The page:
exactly this. I think at this point we are "too far gone", as it were, to just up and leave (not that we really can). but things need a shake up, for sure.
spinnigold 23rd-Jan-2013 09:25 am (UTC)
I do think the EU system is fairly broken; ultimately with that large a group of countries to cover, you cannot possibly be working in everyone's best interests and lots of things go wrong.

Fix the general system first, tbh, and that'll help (and stop giving agency to UKIP and their ilk in its failures).
But the Tories just need to leave. Can we have a referendum to stop the Tories from existing? I'd vote for that :T</p>

Actually, a lot of my 'anti' European sentiment is tied more to me being really fed up of Americans using the term 'Europe' as if we're one-big-lumpistan. If the EU not existing would stop that I would genuinely be up for dismantling it, it bothers me that much, ha ha.

rebness 23rd-Jan-2013 12:38 pm (UTC)
Actually, a lot of my 'anti' European sentiment is tied more to me being really fed up of Americans using the term 'Europe' as if we're one-big-lumpistan. If the EU not existing would stop that I would genuinely be up for dismantling it, it bothers me that much, ha ha.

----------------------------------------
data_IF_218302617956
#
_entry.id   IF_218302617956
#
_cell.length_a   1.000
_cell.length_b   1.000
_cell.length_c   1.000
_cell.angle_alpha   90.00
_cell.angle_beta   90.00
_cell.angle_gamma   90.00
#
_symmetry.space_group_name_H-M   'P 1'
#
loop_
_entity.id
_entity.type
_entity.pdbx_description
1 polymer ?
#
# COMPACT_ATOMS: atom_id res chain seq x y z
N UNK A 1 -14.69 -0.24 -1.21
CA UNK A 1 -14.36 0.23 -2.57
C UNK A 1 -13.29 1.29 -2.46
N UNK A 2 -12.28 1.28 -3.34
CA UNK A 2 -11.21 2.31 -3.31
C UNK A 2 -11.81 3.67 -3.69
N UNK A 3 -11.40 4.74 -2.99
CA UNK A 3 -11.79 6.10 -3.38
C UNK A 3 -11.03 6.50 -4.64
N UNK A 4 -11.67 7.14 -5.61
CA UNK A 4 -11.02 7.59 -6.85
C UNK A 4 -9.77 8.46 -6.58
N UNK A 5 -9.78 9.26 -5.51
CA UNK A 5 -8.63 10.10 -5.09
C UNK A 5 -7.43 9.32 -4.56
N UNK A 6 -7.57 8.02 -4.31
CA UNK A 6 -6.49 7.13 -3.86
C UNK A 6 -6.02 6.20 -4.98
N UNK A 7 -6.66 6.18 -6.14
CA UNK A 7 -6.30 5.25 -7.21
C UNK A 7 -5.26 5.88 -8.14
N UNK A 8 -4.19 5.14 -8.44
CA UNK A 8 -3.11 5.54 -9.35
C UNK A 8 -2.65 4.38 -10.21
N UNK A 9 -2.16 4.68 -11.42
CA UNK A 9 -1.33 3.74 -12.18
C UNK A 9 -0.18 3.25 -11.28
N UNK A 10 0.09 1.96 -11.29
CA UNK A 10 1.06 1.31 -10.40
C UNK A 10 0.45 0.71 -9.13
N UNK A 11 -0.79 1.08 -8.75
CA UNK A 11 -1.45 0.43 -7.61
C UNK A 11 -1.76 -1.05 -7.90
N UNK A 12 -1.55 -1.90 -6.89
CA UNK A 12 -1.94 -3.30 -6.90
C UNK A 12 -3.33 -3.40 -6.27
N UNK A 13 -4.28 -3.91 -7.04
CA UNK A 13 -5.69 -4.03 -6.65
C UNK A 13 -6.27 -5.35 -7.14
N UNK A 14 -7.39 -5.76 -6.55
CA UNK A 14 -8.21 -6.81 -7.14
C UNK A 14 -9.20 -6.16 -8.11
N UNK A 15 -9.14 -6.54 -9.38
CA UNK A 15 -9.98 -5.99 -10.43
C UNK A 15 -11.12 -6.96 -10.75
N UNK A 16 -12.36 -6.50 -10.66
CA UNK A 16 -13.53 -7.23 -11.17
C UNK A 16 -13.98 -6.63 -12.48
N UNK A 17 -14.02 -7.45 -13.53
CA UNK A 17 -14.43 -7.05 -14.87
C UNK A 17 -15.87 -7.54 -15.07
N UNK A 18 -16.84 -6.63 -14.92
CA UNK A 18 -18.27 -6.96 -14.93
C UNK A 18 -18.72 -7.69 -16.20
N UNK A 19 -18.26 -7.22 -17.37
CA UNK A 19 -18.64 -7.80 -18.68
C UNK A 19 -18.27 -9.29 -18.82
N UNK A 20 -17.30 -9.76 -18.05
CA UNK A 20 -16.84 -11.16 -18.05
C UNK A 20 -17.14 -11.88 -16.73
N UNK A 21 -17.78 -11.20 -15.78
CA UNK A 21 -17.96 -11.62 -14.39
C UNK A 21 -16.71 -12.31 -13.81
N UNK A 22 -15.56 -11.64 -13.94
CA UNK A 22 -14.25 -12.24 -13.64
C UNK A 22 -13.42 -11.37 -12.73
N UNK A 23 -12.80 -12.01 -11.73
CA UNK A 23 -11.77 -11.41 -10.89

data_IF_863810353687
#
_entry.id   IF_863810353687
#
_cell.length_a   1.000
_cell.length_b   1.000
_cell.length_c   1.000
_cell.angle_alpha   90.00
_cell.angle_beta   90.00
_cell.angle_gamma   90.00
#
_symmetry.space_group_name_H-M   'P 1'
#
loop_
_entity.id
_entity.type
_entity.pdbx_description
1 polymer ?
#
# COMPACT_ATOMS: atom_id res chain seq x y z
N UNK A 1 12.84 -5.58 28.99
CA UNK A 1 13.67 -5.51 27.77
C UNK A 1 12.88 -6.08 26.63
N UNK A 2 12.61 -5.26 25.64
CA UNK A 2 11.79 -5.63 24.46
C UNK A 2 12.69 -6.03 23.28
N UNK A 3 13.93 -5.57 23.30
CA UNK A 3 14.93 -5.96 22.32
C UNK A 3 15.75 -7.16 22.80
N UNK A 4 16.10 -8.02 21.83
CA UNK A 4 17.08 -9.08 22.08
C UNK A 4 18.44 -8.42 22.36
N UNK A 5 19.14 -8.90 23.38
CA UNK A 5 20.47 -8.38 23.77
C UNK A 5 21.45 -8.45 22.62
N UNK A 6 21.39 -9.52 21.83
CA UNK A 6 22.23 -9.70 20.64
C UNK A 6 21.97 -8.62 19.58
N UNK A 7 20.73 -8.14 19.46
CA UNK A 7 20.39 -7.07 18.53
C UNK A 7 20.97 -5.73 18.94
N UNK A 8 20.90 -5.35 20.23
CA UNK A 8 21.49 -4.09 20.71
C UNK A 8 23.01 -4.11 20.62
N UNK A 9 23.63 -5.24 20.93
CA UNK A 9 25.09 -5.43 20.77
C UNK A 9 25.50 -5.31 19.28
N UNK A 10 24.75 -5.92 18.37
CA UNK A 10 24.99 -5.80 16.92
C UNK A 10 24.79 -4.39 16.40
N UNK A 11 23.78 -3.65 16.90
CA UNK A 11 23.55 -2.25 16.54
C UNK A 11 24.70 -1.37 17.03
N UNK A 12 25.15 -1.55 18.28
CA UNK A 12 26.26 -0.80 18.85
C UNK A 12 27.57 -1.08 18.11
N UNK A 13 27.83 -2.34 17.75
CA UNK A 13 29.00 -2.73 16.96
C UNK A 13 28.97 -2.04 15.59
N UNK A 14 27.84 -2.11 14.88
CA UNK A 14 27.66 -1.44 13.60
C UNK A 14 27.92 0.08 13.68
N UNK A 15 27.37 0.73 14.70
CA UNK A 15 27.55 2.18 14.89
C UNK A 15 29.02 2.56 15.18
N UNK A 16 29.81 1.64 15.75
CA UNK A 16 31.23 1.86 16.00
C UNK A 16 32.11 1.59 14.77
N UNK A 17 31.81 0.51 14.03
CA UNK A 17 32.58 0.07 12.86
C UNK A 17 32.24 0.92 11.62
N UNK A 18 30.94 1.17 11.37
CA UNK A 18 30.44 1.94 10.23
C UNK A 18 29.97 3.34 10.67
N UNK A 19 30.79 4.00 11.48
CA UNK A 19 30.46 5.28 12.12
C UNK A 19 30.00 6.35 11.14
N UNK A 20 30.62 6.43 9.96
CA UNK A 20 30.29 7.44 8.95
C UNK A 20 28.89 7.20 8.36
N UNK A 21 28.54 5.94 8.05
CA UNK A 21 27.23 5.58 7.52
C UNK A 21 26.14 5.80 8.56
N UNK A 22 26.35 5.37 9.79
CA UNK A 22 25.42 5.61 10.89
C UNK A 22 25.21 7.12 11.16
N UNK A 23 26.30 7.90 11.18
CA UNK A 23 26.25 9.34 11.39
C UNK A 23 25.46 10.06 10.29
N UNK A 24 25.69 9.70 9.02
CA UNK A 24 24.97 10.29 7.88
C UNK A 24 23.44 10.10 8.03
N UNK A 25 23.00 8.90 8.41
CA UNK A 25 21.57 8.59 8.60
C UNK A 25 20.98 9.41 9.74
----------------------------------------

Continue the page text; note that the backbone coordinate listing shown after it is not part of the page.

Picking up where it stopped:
Why? Culturally and geographically, we're European. I can't stand the Little Englander mentality, I really can't. (I am not saying you are one of those; I just don't understand why something which is factually true - your living in Europe - is so awful.)

If it's simply that you don't like us being treated as the homogenous mass, I understand, but surely very few Americans think a Romanian, a Swede, an Irish person and a French person are all the same?

Edited at 2013-01-23 12:38 pm (UTC)
perrie 23rd-Jan-2013 12:06 pm (UTC)
I think a lot of the anti-EU sentiment boils down to us thinking of ourselves as An Island Standing Alone Against the Continentals. France and Germany etc are cooler with it because they share borders, but as Brits we seem to have this rather stand-offish We Can Do It Ourselves kind of mentatality.

Personally, I want us to stay. I like the trade benefits, I like the TRAVEL benefits (seriously, how much would the price of holidays go up if we had to get visas to travel again?), I like the work benefits and I like that it puts us on a level business playing field with the rest of the Continent.